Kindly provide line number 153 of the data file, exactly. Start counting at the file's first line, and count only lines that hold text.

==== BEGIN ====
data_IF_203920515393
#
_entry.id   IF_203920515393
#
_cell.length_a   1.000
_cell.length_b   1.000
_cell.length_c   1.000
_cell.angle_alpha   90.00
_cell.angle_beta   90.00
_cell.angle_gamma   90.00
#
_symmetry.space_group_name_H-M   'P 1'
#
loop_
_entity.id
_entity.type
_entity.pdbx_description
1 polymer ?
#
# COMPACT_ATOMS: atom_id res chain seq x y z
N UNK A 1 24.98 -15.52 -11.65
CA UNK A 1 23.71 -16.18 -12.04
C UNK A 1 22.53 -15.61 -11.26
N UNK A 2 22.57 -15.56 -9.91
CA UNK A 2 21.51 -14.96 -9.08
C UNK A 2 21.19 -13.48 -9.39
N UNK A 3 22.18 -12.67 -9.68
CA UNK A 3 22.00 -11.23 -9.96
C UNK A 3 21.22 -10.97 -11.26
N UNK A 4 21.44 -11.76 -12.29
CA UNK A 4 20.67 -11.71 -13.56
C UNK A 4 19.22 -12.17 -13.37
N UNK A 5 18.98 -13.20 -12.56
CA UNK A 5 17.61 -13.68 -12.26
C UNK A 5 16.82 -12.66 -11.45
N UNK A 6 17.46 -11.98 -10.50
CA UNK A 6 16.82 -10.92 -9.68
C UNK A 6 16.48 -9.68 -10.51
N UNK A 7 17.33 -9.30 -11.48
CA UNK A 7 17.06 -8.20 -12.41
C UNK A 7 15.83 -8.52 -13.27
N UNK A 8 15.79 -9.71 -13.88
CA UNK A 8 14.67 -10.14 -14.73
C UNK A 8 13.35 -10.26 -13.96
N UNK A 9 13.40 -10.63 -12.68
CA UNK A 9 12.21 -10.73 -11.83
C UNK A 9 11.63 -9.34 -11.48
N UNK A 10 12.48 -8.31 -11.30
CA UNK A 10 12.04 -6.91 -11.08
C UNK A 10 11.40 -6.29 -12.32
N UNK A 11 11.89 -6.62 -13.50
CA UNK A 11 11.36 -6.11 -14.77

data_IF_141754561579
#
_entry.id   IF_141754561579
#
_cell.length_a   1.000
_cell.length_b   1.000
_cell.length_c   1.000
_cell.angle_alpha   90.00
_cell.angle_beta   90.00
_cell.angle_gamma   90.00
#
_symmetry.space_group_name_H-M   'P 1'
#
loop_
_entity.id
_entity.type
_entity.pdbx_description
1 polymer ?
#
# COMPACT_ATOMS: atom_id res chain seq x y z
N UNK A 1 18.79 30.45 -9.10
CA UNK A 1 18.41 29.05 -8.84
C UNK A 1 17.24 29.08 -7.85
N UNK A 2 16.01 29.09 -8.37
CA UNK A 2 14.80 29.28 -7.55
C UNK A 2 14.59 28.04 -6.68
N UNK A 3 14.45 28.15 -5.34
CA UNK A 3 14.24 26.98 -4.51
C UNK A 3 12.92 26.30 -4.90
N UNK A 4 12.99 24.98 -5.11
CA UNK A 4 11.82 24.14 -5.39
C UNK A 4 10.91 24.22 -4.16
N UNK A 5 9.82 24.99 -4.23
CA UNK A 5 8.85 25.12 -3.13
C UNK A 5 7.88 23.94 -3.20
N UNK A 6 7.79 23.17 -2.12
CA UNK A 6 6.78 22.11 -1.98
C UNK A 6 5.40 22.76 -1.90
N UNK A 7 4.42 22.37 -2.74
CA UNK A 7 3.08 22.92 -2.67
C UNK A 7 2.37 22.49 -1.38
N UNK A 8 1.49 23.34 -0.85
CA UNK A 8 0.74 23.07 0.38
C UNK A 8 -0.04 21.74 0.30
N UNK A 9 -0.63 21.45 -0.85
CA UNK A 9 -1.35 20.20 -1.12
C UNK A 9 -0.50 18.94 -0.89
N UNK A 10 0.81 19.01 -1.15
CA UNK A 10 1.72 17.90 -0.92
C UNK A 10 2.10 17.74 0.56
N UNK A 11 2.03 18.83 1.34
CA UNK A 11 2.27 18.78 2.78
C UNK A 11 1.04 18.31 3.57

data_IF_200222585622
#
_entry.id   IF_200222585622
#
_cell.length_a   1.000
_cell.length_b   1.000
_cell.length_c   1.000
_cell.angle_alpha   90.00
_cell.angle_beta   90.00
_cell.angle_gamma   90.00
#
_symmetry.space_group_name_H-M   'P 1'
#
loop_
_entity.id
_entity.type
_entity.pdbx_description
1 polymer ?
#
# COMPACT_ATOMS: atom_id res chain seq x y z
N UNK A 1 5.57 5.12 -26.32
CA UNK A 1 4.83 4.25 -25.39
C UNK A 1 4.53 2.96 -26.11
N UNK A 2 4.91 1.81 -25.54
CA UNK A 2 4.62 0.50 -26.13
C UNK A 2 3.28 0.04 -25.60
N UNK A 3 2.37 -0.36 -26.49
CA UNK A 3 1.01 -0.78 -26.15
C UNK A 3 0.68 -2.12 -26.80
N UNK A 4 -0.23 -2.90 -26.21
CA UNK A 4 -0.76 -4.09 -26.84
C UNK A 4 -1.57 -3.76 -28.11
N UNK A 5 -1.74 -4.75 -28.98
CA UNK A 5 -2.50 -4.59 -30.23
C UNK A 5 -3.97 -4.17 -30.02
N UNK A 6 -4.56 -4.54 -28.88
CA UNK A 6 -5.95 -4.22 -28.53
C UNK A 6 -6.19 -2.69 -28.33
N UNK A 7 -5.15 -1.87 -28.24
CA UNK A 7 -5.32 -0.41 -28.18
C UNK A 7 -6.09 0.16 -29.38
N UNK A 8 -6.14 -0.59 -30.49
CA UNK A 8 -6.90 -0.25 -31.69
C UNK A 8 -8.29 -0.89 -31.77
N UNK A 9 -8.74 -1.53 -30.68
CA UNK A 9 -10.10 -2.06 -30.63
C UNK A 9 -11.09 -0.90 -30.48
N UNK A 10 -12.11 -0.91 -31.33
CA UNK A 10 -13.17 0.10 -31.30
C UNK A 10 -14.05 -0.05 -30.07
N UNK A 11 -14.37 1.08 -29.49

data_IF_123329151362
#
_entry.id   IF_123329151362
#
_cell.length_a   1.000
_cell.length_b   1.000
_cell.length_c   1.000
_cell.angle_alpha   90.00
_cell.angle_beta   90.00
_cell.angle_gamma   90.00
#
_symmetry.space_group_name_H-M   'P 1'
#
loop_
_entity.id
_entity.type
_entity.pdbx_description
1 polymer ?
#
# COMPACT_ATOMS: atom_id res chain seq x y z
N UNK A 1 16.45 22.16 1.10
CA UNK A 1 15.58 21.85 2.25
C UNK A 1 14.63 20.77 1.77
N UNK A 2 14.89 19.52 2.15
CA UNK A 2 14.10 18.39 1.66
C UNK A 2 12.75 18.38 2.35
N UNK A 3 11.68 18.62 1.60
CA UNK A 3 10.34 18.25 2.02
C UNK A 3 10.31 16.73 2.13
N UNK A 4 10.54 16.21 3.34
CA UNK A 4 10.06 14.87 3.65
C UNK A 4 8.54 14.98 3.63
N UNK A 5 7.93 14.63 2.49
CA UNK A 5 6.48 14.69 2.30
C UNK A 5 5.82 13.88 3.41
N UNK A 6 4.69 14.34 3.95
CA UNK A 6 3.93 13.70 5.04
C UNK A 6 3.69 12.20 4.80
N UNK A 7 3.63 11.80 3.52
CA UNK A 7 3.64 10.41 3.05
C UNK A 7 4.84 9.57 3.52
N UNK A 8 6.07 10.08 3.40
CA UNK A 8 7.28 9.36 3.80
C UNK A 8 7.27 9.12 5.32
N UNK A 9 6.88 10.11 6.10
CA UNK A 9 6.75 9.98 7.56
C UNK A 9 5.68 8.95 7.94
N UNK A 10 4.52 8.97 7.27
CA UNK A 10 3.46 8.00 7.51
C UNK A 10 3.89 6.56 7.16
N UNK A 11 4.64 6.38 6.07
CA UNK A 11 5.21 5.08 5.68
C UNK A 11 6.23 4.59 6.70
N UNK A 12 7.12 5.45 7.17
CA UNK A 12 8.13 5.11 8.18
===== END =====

N UNK A 10 -12.11 -0.91 -31.33